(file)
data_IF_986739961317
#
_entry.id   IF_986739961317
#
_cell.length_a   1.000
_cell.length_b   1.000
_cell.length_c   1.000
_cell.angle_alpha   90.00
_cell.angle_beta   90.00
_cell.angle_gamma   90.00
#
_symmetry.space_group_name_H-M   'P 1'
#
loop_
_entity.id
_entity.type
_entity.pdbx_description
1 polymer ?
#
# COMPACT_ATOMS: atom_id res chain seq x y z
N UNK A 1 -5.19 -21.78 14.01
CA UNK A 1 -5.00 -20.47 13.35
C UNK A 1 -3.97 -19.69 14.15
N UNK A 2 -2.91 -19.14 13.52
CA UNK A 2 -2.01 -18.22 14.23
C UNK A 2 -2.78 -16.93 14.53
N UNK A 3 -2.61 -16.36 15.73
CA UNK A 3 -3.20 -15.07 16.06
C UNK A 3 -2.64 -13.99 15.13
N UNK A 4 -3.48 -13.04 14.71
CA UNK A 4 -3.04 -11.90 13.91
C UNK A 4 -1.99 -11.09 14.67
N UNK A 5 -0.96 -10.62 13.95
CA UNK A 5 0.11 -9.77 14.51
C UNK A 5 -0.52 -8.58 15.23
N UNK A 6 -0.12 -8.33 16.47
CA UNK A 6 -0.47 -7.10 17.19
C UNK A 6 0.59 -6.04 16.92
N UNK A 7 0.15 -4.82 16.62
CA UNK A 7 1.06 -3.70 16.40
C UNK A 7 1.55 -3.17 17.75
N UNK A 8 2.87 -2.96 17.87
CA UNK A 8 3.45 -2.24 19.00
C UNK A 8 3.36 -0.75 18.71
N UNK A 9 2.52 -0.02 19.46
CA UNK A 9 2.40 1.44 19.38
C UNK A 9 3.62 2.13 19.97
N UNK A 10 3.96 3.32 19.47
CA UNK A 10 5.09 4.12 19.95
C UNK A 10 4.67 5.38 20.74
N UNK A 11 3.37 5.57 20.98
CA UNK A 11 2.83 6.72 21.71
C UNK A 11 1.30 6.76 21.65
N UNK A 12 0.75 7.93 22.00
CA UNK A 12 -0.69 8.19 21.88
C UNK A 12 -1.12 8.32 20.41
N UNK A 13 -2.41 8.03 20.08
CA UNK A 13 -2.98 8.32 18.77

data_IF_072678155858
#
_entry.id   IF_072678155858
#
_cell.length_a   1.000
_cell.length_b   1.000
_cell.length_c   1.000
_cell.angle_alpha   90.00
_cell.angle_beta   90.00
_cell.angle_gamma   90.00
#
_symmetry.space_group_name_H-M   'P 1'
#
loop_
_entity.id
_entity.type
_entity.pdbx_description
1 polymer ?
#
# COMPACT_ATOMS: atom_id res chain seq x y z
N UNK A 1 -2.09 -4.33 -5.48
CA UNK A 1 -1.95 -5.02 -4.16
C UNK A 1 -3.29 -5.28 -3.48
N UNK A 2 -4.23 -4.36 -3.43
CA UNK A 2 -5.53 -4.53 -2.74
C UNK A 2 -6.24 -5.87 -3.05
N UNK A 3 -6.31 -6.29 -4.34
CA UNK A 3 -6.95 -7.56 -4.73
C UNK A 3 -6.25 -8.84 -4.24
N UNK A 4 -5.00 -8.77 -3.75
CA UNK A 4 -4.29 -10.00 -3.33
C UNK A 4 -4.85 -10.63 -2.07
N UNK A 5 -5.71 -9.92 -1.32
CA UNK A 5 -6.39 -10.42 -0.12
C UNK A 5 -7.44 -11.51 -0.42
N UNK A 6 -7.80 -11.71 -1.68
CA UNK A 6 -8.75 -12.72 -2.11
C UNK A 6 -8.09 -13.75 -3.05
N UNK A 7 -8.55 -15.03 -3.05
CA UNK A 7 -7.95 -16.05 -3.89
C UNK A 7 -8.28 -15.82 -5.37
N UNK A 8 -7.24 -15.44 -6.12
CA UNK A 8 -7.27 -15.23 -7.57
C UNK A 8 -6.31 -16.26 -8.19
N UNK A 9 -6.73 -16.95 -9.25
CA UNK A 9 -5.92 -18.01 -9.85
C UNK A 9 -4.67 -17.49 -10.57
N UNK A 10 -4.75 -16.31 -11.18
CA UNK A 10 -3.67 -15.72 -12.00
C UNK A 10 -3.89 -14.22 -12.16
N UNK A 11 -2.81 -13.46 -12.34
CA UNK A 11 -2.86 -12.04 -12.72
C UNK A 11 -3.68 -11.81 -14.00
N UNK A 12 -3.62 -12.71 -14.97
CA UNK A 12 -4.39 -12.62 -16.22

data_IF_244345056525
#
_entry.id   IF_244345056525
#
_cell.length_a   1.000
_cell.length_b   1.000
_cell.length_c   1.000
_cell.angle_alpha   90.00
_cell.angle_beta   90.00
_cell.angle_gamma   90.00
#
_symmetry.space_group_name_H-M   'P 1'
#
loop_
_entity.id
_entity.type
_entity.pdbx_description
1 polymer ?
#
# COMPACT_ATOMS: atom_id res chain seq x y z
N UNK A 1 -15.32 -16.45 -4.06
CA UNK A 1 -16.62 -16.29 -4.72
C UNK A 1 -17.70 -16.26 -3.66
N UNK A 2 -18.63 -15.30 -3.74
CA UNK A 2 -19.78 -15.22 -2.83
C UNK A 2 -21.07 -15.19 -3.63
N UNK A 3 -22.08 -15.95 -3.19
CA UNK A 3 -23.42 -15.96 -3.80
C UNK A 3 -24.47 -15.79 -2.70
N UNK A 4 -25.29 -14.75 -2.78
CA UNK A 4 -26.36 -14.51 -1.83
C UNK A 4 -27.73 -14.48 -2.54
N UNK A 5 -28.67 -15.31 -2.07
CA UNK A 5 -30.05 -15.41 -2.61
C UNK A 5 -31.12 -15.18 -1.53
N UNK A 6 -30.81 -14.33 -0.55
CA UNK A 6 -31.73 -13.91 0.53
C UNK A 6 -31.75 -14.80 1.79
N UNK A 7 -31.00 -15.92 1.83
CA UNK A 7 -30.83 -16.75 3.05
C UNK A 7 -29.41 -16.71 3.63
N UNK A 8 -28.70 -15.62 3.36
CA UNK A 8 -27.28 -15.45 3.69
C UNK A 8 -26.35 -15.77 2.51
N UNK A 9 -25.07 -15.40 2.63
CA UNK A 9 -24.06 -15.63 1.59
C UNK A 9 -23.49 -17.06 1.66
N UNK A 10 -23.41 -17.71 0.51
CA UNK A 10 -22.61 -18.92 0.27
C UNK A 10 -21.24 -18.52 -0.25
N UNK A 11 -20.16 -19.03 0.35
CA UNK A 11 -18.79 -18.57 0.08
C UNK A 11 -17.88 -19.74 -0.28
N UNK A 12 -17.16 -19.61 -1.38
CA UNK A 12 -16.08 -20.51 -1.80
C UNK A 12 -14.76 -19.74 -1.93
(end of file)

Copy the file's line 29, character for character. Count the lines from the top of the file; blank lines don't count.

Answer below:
C UNK A 3 -2.64 -13.99 15.13